Regarding Florence, not all the East Romans signed up. There were also councils held in Jerusalem and I think Antioch that condemned the decrees. St. Mark Bishop of Ephesus was probably the only one at the Council that understood what the issue was AND what was at stake for the Orthodox. The Latins demanded an understanding from Mark on the nature of the essence and energy distinction, since they saw it as peripheral to the discussion on the filioque. That discussion was squashed by the Emperor; obviously he knew that discussion wasn’t going to bring about the reunion he needed. However, I think that discussion was absolutely necessary if the parties were going to have doctrinal agreement. Too bad it wasn’t discussed.

    Since, you are in the middle of conversion, now is the best time for you to start with the fundamentals and that means theology proper, and that means getting out reading beyond the apologetics stuff. I think it would be a more worthy endeavor to take the Fathers you quote and read them in light of their theology proper. It doesn’t do much good to start with ecclesiology if you aren’t grounded in theology proper first, and you ARE NOT going to learn that from the apologetics community. Not that I despise apologetics, but they aren’t going to give you the foundation you need if you are serious about theology.

    In conclusion, if you want to become Roman Catholic, I largely have little problem with it, although I would give Orthodoxy a fair look and keep in mind the practicality of each body. Furthermore, it is not my purpose to lead people out of the Roman Catholic Church. If we were living in the pre-Vatican II day, I think the lines would be much clearly drawn. But as I have indicated, I think Rome’s moving in a better direction. She is coming closer to taking more seriously the essence/energy distinction. She is much more open to discussion in ecclesiology. She is more open to understanding the filioque in an Orthodox sense, and closer to removing it from the Creed. If the direction I believe in fails and is in utter opposition to what it means to be an Orthodox Catholic, then I will decide where I need to be. That day hasn’t come just yet.

    I hope this is the last I have to say about ‘me.’


  16. Elliot B says:


    As for your first comment, yawn.

    As for your second one, I’m glad you approve, but I’ve said that before (and not just about philosophical issues). Address what else I said to Perry and Daniel, if you like, but even if not, you really do need to believe me when I say I KNOW I’M INCOMPETENT. Anything I do say with a modicum of confidence is based on the few shards of knowledge I have. Having them waved away by you or anyone else is just so boring, though.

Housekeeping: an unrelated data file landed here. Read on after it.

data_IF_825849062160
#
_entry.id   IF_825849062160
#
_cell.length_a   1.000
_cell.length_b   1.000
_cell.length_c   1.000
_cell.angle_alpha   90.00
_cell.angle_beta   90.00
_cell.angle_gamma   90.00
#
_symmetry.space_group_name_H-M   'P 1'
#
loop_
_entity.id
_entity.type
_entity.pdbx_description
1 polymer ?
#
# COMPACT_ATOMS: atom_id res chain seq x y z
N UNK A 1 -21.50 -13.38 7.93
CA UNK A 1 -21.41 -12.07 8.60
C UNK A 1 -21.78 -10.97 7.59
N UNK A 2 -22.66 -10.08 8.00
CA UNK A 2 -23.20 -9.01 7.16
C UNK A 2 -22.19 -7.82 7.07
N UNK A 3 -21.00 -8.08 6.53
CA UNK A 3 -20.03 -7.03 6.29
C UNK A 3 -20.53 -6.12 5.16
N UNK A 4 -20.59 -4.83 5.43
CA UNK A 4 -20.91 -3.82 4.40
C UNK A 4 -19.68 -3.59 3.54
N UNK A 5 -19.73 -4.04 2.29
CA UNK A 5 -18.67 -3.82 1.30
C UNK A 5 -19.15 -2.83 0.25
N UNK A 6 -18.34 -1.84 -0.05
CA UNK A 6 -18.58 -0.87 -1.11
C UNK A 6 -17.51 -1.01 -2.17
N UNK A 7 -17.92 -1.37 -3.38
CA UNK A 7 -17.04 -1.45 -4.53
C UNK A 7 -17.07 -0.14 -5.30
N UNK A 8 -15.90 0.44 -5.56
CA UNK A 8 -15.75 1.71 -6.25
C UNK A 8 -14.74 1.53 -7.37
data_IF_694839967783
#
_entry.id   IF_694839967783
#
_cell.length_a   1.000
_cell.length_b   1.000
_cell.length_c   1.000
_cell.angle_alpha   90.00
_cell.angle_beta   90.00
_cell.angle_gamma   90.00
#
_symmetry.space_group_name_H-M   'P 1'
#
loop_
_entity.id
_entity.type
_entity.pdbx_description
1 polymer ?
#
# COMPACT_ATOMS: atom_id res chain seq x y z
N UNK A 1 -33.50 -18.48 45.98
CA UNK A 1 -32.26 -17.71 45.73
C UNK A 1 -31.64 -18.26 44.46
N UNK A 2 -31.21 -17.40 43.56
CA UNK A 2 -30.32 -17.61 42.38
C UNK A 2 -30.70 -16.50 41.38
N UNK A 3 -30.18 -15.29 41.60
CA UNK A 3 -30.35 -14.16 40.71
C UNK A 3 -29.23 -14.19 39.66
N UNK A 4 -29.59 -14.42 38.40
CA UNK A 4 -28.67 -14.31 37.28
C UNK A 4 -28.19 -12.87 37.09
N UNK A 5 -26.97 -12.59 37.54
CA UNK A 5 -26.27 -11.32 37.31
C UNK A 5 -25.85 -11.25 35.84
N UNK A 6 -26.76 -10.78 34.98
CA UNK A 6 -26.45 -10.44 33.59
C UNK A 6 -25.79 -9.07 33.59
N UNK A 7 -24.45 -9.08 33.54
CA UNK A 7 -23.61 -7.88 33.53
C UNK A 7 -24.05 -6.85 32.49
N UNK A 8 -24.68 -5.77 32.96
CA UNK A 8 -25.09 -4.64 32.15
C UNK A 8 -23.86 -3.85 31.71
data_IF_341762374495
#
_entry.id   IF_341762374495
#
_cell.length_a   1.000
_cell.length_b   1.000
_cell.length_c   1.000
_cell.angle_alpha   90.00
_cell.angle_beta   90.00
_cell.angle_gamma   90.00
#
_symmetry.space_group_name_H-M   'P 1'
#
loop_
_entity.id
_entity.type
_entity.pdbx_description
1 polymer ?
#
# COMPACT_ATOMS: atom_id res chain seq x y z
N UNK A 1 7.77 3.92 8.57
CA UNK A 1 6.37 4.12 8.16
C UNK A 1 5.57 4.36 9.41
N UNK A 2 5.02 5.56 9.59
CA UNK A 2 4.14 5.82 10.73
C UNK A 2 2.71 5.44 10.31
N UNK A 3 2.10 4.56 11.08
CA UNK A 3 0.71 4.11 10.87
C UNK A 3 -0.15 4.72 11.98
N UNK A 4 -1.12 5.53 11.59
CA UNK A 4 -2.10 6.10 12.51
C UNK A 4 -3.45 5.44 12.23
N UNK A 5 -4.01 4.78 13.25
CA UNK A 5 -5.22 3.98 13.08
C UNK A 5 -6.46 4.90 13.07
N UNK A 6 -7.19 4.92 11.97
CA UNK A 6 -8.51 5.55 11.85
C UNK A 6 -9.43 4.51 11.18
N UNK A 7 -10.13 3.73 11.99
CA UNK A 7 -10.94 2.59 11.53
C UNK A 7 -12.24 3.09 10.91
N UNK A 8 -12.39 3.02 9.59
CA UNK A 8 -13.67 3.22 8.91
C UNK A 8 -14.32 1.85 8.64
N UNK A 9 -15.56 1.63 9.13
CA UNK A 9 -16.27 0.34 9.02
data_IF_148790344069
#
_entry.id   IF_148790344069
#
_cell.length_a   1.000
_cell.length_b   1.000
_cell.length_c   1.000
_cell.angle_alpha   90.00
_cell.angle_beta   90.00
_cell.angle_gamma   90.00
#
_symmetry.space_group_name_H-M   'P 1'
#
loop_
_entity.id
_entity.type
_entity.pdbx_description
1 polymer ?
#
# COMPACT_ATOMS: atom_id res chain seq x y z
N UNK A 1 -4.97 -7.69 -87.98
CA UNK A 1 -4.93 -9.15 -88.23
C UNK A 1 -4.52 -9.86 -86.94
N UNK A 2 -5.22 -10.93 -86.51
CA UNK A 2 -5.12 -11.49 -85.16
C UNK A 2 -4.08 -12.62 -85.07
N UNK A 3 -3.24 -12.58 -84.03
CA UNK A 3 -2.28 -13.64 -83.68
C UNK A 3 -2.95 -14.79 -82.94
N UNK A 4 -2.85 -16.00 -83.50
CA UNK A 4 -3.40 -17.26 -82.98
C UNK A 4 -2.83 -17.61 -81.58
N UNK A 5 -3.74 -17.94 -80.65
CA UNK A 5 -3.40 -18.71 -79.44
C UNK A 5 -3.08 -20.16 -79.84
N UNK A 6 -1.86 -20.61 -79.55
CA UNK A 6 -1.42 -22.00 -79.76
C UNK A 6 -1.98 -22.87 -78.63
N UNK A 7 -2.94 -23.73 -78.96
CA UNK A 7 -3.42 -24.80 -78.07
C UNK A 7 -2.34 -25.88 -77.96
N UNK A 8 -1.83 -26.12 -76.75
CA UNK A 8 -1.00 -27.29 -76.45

17. Elliot B says:

    OKay, the breaks come in after the preview. Not the coolest thing on earth, but whatevs.

  18. Tim Enloe says:

    Oh, and Elliot. I don’t think it’s coincidental that you happen to have treated Daniel the way you’ve treated me: come out of the blue, guns blazing, before you even know anything at all about who you’re dealing with or what they’re talking about or what makes them tick or anything. But hey, at least you admit that you’re not competent to deal with Daniel’s and Perry’s philosophical arguments. That’s a significant start at some very much needed humility on your part.

  19. Tim Enloe says:

    You’re welcome, Elliot. Whenever you’re ready to exhibit a little discernment in your reading, those of us who have been the victims of your little “But it’s so plain and obvious you obfuscator!” tirades will certainly appreciate it.

  20. Elliot B says:

    Garsh, it’s a regular roast in here. Thank you for all your pats on the back, guys, I’m sure you appreciate them. With my ears still burning, let me say I’m honored. To see an Orthodox, an Orthodox Catholic and a catholic Calvinist so readily circle a Catholic Presbyterian — I get the ecumenical warm fuzzies! Yuck yuck yuck. ;p +++++++++++++


    Thanks for your paternalism. Pots, black kettles and whatnot. How’s your patristic rhetoric rhetoric (series) coming along? +++++++++++++


    I apologize if I came across as harsh. It’s just that I found it very unsavory that I’ve seen you apparently speaking for some time out of both sides of your mouth about your allegiances. (The painful irony is that I, as a would-be-Catholic Protestant, have had my motives impugned enough times [yep, by Tim Enloe more than anyone else] that I should have curbed my cynicism.) On the one hand, I’ve heard you defend yourself as “only canonically Roman Catholic” when your competence or genuineness about EO was challenged. On the other hand, as with Diane, I’ve heard you play your Catholic card for all its worth when your objectivity was challenged. So, my first “argument” was/is about your MO. It’s very nice to hear about your prudence, truly; but it’s just as difficult to detect much other than anti-Latin orientalism in some of your comments. I (from my own experience) understand how liberating it can be in the midst of a total theological “identity crisis” to create arguing space on both sides of the line so you can explore all the angles with immunity. So, please forgive me of any undue harshness. But [if it even matters to you] also try to understand that to me, at least, you sometimes come across a little less than genuine. +++++++++++++